South To Alaska – The Ride Back To Fairbanks

The triple glazed insulation of the Deadhorse pre-fab meant that the impact of walking outside into below freezing temps was fairly dramatic. Finding gas wasn’t as easy as it should be at America’s largest oilfield, then we had to find a workshop to properly bead the tyre on Gareth’s bike, following a series of flats from the day before.

As a result it was 9am by the time we were on the track South. The ride out was freezing – colder than any Brass Monkey I have ridden in 13 years. But once we were about an hour away from the coast things started to warm up.

The puncture fairy visited us again just where the Tundra meets the Brook Range and we had a combined tube replacing/tea drinking party on the side of the Haul Track while mud splattered road trains swept past. We found out later our progress was being relayed by radio to the drivers to ensure no one drove over the top of us. Then we started up the Pass and mist gave way to rain as we went over the top and arrived at Coldfoot in the late afternoon.

In Coldfoot we found two other riders had fared less well – one had been Med-Evac’ed out after a nasty accident and another had killed the wheelbearings on his bike – meaning it would travel the rest of the trip on a pallet.

The rain continued all night, turning the Haul Track into a quagmire. Just getting across the carpark was a challenge. We got on the road by 7am and pointed the bikes South to Fairbanks. Mud, water and liquid calcium chloride provided pretty challenging conditions but the bikes took it in their stride and all the team stayed upright. No mean feat. One of the biggest challenges was visibility – every time a mamoth truck passed you, you got coated in crap and wiping the visor turned it to an inpenetrable smear. That and another visit from the punture fairy to Gareth kept us pretty focused. We finally got back to normal tarmac around 2pm and arrived in Fairbanks a little after 4. Very tired but very happy to have done it.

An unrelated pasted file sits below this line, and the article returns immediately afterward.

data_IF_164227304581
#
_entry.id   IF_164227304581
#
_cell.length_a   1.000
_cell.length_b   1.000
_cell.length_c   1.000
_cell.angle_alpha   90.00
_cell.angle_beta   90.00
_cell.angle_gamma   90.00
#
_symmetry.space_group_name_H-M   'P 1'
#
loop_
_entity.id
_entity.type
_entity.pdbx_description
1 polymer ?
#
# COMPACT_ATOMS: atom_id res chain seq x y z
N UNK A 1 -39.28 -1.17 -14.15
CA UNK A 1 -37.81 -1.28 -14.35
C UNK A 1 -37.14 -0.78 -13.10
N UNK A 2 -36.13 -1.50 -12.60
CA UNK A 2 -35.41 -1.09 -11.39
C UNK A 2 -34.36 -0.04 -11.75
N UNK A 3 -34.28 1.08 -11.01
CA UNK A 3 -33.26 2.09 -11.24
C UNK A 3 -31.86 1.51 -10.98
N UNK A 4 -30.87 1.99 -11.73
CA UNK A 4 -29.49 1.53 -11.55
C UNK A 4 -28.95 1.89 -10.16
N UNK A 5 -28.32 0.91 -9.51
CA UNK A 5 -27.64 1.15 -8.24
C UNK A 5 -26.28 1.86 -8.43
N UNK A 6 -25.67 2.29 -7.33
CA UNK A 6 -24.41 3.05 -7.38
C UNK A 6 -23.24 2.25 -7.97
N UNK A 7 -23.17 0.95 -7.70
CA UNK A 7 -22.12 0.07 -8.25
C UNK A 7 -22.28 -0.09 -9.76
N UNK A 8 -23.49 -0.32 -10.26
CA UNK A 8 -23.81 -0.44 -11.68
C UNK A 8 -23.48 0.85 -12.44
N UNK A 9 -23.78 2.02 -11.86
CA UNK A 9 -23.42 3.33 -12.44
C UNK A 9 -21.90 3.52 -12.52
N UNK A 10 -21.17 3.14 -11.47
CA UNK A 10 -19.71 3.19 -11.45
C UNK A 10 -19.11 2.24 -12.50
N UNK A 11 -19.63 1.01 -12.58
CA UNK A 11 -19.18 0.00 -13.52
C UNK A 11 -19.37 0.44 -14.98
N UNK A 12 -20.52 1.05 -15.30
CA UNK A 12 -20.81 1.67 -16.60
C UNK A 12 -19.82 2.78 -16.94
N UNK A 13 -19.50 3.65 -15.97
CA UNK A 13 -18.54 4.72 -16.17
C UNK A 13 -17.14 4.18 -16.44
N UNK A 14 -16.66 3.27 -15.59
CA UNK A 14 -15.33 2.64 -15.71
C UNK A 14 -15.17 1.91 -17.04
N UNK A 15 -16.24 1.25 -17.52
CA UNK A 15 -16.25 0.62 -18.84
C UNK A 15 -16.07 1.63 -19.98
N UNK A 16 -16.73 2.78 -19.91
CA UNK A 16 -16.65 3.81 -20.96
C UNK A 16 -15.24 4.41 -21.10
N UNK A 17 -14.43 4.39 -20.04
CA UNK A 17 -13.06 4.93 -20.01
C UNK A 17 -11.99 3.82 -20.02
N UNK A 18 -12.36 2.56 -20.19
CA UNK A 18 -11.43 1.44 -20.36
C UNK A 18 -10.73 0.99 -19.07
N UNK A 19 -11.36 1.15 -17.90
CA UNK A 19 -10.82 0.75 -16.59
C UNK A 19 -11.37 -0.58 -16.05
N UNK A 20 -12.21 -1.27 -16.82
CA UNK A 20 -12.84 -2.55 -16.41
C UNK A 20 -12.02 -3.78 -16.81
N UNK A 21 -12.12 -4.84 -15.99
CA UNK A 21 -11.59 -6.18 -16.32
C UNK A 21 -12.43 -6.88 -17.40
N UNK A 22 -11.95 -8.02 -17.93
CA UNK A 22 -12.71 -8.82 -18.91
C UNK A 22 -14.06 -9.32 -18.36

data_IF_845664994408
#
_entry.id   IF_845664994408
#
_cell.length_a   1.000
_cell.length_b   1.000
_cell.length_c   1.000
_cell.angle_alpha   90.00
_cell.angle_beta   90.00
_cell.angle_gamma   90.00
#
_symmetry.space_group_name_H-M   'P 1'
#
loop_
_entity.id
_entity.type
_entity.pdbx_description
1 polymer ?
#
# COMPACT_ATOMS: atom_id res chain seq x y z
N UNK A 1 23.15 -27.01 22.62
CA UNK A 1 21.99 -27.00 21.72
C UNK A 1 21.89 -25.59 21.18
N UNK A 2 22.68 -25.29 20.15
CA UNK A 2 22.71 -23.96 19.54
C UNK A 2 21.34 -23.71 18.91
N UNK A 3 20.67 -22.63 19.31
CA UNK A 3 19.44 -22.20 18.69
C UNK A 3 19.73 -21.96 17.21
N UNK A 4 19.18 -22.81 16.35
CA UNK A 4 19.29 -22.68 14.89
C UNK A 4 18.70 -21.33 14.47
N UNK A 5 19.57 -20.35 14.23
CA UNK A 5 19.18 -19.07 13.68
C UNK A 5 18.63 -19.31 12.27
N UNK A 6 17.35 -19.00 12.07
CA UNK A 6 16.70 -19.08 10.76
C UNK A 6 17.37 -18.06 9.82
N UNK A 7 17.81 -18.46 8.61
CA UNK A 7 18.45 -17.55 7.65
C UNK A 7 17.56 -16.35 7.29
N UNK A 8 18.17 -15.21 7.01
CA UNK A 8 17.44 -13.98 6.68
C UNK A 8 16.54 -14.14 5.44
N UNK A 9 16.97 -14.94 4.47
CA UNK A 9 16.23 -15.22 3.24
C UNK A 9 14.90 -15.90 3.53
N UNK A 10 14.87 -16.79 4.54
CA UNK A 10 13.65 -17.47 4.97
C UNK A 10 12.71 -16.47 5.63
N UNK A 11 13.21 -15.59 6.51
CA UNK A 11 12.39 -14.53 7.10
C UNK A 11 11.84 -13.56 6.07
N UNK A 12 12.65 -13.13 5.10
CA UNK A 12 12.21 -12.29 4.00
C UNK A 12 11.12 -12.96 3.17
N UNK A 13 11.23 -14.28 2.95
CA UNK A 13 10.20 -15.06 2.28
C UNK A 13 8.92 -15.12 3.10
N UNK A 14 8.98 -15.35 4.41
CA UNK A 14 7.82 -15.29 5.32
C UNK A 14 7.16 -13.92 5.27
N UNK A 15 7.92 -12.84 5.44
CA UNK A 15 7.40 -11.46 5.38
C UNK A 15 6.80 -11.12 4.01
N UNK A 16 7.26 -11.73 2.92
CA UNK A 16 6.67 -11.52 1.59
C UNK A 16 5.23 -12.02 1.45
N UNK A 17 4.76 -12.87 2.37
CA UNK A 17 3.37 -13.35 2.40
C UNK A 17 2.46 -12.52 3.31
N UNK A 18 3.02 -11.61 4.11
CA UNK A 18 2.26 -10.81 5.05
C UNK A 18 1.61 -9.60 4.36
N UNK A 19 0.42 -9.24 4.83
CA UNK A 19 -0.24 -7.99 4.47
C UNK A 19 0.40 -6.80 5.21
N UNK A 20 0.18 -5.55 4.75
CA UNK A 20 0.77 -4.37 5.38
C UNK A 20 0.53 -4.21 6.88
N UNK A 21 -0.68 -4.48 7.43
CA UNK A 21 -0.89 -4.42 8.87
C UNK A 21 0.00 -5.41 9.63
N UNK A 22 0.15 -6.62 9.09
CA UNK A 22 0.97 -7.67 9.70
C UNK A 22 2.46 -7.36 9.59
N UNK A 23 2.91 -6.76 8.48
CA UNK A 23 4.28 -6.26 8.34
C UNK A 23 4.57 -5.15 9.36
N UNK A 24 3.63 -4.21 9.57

To anyone considering doing the road, I say do it, so long as you have some experience of pilotting wet dirt roads. For me it was the single best ride of this trip. But make sure you do your homework: have decent tyres, lighten your load as much as possible, take a true adventure bike not a cappucino cruiser and allow yourself two days up and two days back. And, importantly, consult the weather first.

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